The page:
So the headline is that there is a deal to fund the government for the rest of the fiscal year. In addition to that, Anderson, they're also going to pass something tonight -- running out of time -- within the next hour or so, that will fund the government for just a couple of days, just to allow the negotiators and the aides to actually put pen to paper and write out this long-term deal so that they can pass that likely next week.

COOPER: And John King, you're hearing, what, five to seven days length, the extension?

KING: It will go through Thursday. So essentially, if you count the weekend -- and I doubt they'll work the weekend. They're pretty tired. If they have a framework agreement, most of them are going to go home and take a couple days off.

But essentially they have Monday, Tuesday, Wednesday and Thursday to put it on paper and then to vote. And so look, they would not take this step -- remember how adamant the speaker was that he was not going to agree to another short-term deal unless he was very, very certain that they had the framework for the six-month agreement.

So we appear to be, we'll watch the votes over the next hour. You made an important point, although I'm told by some good sources that no Republican senator, no Democratic senator has indicated they would try to block this, but let's watch a messy democracy in action. But they have a deal to keep the government funded, Anderson.

By this time next week, they should have voted and passed the deal to keep the government funded through September.

And then the point you were making earlier in the conversation with Susan and Paul and David is critical. Then we move on to a much bigger, this seemed like a big deal this week and shutting down the government is a big deal. What comes next is much bigger and much more consequential, a fight over the debt ceiling, then a fight over next year's budget, which if you read the Republican budget, says fundamentally change Medicare, fundamentally change Medicaid, and try to strip the funding from the Obama health-care plan. The big leagues is about to happen.

COOPER: Dana -- John, let's go to Dana. Dana...

BASH: You want me to get out of the way?

COOPER: Let's watch.

REP. JOHN BOEHNER (R-OH), SPEAKER OF THE HOUSE: All right. Good evening, everyone. I'm pleased that Senator Reid and I and the White House have been able to come to an agreement that will, in fact, cut spending and keep our government open. And I expect that the House will vote yet tonight -- tonight on a short-term continuing resolution into next week to allow for time for this agreement to be put together in legislative form and brought to the floor of the House and Senate for a vote.

And so I would expect the final vote on this to occur mid next week. But I do believe that we'll have a -- what we'll call a bridge continuing resolution passed tonight to ensure that government is open.

As you all know, this has been a lot of discussion, and a long fight. But we fought to keep government spending down, because it really will in fact help create a better job for job creators in our country. Thank.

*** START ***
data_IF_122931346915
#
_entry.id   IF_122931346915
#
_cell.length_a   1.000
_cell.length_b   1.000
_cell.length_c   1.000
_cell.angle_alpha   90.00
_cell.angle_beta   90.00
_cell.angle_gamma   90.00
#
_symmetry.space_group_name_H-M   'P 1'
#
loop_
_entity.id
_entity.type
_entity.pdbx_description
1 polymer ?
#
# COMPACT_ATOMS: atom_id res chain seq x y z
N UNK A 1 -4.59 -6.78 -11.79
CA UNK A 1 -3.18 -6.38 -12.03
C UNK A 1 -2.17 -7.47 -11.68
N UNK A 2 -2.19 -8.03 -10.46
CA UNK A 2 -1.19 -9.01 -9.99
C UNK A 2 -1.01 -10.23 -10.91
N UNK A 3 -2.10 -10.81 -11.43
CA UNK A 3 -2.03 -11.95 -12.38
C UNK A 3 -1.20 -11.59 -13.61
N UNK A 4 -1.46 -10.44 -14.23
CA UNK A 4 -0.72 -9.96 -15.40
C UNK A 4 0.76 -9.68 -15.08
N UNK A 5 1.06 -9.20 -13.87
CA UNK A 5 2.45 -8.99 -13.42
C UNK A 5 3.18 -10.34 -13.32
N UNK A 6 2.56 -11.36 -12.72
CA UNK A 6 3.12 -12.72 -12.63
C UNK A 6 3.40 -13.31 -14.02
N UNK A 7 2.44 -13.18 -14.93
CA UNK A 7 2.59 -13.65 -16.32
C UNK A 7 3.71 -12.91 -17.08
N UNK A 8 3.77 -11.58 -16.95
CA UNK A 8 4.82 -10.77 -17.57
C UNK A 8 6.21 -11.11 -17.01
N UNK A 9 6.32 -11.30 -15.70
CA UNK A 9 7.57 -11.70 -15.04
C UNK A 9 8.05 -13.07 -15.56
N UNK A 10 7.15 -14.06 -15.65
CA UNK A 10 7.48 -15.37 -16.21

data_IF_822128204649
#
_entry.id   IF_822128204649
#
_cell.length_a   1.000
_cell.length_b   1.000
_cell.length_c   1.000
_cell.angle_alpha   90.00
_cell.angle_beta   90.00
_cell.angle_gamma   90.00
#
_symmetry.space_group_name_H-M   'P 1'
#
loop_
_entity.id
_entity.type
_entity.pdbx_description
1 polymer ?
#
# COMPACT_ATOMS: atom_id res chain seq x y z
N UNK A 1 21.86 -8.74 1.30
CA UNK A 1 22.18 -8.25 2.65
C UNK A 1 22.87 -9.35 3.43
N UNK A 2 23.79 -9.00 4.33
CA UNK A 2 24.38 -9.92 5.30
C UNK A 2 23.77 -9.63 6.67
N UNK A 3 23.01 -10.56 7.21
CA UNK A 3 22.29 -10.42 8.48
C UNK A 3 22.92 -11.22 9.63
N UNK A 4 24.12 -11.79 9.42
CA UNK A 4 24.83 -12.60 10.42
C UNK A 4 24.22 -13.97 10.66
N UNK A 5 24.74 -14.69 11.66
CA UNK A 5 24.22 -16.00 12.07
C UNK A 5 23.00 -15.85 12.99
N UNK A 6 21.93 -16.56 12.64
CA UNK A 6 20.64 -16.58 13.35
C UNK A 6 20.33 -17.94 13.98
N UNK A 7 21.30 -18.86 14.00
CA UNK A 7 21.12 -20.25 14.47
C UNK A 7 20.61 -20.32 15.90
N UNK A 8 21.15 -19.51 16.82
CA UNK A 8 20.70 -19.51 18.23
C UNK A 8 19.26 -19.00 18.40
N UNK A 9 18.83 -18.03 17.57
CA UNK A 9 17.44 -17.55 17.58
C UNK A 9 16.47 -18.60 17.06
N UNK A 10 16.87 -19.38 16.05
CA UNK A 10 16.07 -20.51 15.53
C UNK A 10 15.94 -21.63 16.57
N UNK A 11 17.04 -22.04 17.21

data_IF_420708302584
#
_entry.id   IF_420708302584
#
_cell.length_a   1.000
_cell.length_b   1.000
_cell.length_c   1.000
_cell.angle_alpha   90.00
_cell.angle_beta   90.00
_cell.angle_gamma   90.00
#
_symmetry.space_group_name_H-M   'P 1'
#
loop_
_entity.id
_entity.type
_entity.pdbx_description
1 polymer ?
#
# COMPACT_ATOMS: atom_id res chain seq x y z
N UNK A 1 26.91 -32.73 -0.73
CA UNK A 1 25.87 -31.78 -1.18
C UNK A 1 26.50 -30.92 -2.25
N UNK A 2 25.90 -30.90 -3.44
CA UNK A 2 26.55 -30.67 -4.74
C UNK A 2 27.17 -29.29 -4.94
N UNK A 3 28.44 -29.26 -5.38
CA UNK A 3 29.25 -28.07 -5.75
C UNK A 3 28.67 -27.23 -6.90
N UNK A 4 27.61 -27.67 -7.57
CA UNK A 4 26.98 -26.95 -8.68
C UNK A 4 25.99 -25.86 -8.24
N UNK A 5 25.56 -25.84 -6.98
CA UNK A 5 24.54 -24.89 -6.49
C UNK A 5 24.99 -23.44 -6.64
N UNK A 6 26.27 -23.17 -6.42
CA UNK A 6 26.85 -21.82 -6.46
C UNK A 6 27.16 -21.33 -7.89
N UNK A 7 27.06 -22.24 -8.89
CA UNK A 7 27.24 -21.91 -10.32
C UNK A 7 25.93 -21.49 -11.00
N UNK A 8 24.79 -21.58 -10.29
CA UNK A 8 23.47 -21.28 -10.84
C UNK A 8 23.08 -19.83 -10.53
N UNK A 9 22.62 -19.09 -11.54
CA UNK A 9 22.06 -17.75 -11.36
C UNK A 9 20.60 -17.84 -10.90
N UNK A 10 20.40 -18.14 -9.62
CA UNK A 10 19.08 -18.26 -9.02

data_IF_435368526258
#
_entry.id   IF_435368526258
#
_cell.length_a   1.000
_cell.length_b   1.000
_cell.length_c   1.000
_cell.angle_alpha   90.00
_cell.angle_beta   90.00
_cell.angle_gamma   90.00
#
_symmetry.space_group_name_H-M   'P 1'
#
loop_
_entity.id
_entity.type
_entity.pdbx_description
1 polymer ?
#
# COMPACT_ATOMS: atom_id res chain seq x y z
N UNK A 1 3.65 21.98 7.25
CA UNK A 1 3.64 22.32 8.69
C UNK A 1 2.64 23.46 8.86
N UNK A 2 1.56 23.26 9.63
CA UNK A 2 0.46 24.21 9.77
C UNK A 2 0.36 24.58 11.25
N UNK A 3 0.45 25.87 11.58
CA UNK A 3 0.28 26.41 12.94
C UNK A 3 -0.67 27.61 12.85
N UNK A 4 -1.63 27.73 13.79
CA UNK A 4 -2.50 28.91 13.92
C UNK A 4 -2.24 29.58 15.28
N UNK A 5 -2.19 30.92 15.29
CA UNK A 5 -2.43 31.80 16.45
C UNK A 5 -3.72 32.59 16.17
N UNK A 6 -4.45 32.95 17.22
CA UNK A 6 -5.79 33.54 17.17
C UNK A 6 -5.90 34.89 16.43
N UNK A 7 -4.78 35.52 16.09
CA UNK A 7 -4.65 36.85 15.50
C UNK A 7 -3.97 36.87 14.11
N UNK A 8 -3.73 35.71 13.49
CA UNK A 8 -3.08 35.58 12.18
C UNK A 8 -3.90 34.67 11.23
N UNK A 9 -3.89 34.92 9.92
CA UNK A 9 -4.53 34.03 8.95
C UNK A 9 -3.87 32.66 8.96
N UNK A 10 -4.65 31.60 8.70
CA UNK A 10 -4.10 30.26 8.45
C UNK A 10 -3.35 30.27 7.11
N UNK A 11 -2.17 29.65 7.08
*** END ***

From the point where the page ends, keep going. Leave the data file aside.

UNIDENTIFIED FEMALE: Mr. Speaker, how big is -- how much...

COOPER: And there you hear it from House Speaker John Boehner.

John King, no real surprises in what he said. What do you make of it?

KING: The only surprise is that he's celebrating here, Anderson. He just cut a deal in which he's cutting spending, which is a big deal in Washington. Susan Molinari did write about that. They're cutting from last year's baseline budget.

And he is proving as speaker that he can work in this divided government with a Democratic president, and yet he didn't stay to take any questions, because it's a celebration. But this one, the speaker got some bruises here. This was tough.

And in the end, he's to be congratulated for cutting a deal and proving his mettle in this first big test as the speaker of the House of Representatives, but I don't think he wanted to stand there and be asked what was it like in there, how tough was it, who's mad at you? He wants to celebrate tonight. He'll deal with the rest of it tomorrow.

COOPER: And we're waiting to hear both from -- from Senator Harry Reid, and also possibly President Obama.

David -- David Gergen, how do you think -- and is that reportable? I'm sorry. OK. I'm told that President Obama will be speaking within the next ten minutes, speaking at the White House. Dan Lothian is standing by there.

Dan, we got a ten-minute warning on the president's speech?

LOTHIAN: I'm just -- I'm just hearing now from a senior administration official that the president will be coming out shortly.

Obviously, this is a big relief for the White House, Anderson. You know, there's been a lot of frustration that both sides have been so close for many days. And in fact, Jay Carney, White House spokesman, said a number of times that this was not very complicated. That both sides were so close, and they were frustrated that they could not get a deal done earlier than tonight. Well, certainly there is some relief on that end.